Sri Lanka attacks: The ban on social media
Shortly after the bombings in Sri Lanka, and the spread of inaccurate stories began, the government took the drastic decision to block social media.
To stop the spread of "false news reports", Facebook, Facebook-owned WhatsApp and Instagram, YouTube, Snapchat and Viber were all banned.
The government has not said when the ban will be lifted.
But it comes at a time when social media firms are battling to rein in the spread of misinformation.
Why was it banned?
After more than 300 people died in a series of bombings at churches and hotels on Sunday, Prime Minister Ranil Wickremesinghe asked the population to "please avoid propagating unverified reports and speculation".
That plea was followed up with an outright ban on a series of social media sites. The government said the block would be temporary, but remain in place "until investigations were concluded".
The shutdown does not appear to affect Twitter, which is not as widely used in the country as other platforms, according to some experts.
The shutdown is not without precedent. Facebook was briefly blocked a year ago in Sri Lanka, after it was accused of allowing posts that incited anti-Muslim violence.
It is perhaps not surprising that the Sri Lankan government has taken such extreme measures given that the social network Facebook admitted in November that its service had been used to spread violence in Myanmar.
Then in March, it had to race to stop footage from the attacks on mosques in New Zealand being shared.
The killings were live-streamed on Facebook and the video was shared countless times on Facebook, Twitter and YouTube, with social media firms playing a frantic game of whack-a-mole to try to contain the spread.
New Zealand Prime Minister Jacinda Ardern did not block social media but made no secret of the fact that she held them responsible for the viral spreading of unacceptable content and threatened far stricter regulation.
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Is the ban a good idea?
For some, the ban is an inevitable response to the seeming inability of technology firms to get a grip on the spread of misinformation.
Writing in the New York Times, journalist Kara Swisher, who has previously accused social media firms of "weaponising civic discourse", described the decision as "a pre-crime move, if you will, and a drastic one, since much critical information in that country flows over these platforms".
And the topic of the relentless spread of online misinformation and what to do about it was a hot topic at the recent TED conference in Vancouver, where a series of speakers described the internet as being "broken" with fake news leading to sometimes fatal real-world consequences.
But others are concerned about the government making snap decisions on stopping the flow of free information online, especially in Sri Lanka, which has a history of controlling the media.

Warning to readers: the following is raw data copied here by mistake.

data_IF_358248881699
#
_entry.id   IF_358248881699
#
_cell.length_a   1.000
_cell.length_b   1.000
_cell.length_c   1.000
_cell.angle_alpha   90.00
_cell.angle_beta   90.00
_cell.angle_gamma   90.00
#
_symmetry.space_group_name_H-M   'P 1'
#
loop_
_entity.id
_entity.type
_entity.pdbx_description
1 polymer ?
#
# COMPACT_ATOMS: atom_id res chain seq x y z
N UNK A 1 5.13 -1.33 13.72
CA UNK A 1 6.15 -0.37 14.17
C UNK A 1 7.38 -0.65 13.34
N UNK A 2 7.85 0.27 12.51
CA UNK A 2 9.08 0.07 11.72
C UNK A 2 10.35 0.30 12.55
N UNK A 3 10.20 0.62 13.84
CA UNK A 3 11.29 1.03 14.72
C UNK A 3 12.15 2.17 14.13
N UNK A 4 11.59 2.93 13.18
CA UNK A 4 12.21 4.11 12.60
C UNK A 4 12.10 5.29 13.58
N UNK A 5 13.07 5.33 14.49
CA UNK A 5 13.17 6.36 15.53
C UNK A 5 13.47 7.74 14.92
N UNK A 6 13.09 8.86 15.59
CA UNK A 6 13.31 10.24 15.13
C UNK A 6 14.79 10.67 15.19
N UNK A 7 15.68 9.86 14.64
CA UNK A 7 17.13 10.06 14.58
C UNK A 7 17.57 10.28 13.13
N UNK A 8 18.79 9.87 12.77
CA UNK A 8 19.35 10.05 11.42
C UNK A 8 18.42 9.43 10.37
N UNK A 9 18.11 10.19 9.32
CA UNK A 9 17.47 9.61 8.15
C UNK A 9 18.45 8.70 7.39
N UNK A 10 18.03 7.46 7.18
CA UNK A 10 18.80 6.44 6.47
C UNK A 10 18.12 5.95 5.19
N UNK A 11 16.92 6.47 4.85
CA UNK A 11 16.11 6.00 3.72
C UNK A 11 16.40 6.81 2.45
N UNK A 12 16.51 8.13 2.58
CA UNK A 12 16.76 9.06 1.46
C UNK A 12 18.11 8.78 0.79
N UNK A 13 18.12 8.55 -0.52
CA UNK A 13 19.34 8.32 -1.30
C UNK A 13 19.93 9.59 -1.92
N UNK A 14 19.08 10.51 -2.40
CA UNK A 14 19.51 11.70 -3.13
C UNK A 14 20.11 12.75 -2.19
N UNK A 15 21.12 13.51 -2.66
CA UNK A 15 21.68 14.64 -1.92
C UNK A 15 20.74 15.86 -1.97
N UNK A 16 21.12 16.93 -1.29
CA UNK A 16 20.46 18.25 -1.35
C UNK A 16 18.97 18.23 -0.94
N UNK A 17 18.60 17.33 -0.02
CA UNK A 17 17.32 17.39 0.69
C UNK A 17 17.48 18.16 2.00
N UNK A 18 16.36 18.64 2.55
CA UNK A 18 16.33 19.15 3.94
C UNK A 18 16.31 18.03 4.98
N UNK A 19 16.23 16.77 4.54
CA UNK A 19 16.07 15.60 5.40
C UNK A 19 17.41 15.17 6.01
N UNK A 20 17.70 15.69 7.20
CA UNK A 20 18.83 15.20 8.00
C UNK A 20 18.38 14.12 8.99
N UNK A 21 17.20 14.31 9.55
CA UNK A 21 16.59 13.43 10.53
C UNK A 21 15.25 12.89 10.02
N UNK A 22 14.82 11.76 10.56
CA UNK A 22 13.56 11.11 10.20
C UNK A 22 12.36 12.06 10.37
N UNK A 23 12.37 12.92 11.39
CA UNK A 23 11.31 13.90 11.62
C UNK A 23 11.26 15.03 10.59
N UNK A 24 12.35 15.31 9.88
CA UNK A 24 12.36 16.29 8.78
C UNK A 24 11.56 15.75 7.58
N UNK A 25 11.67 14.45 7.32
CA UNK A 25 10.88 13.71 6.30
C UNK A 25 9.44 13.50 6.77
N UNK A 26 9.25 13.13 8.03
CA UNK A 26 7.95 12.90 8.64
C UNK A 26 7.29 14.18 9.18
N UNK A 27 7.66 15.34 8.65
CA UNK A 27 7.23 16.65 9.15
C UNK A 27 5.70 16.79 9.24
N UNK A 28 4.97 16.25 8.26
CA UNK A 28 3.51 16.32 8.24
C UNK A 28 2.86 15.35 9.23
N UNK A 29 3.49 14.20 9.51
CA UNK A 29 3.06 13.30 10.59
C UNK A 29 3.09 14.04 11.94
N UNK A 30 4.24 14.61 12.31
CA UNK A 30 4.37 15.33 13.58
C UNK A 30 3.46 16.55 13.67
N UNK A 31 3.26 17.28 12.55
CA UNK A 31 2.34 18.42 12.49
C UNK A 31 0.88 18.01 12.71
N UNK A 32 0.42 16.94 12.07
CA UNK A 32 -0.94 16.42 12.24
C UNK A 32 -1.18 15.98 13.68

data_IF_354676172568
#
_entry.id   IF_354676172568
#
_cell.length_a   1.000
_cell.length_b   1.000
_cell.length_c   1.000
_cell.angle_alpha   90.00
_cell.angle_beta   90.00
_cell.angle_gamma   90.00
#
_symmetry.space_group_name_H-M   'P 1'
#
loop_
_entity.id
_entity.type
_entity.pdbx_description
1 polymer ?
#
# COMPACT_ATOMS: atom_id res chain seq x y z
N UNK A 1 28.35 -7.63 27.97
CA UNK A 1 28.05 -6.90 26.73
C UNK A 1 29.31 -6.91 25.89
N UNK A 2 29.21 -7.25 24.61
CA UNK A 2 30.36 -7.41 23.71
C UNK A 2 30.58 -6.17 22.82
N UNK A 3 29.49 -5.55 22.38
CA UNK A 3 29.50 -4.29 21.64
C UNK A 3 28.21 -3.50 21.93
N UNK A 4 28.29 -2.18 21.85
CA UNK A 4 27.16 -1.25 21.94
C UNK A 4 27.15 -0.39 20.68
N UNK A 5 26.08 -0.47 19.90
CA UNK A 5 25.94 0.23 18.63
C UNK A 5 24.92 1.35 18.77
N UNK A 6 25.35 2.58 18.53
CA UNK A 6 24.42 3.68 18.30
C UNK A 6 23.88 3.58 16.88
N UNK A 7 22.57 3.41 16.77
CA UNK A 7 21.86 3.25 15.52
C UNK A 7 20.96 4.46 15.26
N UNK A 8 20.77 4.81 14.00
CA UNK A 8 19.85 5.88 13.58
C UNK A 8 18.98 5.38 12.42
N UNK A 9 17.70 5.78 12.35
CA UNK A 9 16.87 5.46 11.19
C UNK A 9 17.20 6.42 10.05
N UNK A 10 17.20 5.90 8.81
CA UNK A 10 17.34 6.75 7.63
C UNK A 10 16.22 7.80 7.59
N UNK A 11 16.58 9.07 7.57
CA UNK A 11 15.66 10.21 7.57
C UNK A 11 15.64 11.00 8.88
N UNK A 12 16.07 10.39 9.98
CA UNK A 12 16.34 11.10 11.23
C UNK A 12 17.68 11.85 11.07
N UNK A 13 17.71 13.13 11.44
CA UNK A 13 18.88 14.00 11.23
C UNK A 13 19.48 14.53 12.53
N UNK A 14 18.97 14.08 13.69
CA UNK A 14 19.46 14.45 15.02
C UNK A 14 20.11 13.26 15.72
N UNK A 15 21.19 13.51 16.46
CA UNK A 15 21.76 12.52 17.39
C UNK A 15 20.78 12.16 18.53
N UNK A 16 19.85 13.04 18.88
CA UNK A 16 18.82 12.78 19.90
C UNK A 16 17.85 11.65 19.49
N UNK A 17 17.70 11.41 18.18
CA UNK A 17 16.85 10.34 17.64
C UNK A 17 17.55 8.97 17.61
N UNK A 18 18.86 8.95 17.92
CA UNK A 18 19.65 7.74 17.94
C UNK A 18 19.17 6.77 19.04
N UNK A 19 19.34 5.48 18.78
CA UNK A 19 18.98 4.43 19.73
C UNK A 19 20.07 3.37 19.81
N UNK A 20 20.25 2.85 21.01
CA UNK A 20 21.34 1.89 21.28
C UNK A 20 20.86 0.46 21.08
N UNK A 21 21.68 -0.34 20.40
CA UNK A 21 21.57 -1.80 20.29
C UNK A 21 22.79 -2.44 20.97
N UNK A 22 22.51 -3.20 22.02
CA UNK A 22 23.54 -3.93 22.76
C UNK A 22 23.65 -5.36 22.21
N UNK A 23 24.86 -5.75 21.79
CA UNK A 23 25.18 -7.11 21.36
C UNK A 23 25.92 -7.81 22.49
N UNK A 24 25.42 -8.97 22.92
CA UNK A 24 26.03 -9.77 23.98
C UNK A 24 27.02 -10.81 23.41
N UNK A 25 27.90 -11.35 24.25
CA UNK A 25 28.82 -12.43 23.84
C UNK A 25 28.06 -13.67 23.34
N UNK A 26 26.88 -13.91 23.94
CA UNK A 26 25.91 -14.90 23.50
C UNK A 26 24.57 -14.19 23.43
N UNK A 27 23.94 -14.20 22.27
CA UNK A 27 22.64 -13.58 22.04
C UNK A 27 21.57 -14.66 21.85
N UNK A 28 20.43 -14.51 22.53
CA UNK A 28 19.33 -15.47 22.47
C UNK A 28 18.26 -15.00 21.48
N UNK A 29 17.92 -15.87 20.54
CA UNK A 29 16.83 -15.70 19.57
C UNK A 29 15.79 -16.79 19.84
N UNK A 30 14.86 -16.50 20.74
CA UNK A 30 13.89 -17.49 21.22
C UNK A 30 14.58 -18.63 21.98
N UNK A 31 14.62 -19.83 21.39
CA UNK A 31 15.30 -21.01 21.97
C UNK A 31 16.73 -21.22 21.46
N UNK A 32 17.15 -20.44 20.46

One researcher, Yudhanjaya Wijeratne, told BuzzFeed that it was a complex problem.
"Social media remains a vital force for the democratisation of information, for evading government censorship. This is not to say it is a force entirely for the good. Hate speech spreads, and Facebook has been utterly terrible at countering it here."
What's the downside?
While there is no questioning the fact that social media networks are used to spread misinformation, they are also crucial communication platforms for families desperate to check on relatives.
In a statement, Facebook said: "People rely on our services to communicate with their loved ones and we are committed to maintaining our services and helping the community and the country during this tragic time."
WhatsApp is widely used in Sri Lanka - where platforms like Facebook are not just part of the internet but are the internet for many, meaning their only form of communication, perhaps when they need it most, is suddenly cut off.
One family based in the UK told the BBC it had contacted its Sri Lankan-based family via the telephone after finding it difficult to get through to anyone on social media platforms.
Is ban working?
Some people are using virtual private networks to circumvent the ban. VPNs can hide someone's location by funnelling data through a server in another country.
According to Netblocks, an organisation which tracks internet outages, one of these - TunnelBear - has also been blocked.
Dr Claire Wardle, an academic who founded First Draft, a non-profit organisation that researches misinformation, told the BBC: "While it's understandable to want to do something after such a serious event, evidence from the impact of social media shutdowns in other contexts show that they don't have the impact people expect.
"When there aren't strong channels for quality information, this can backfire. In addition, social media can be lifelines for people trying to connect with each other."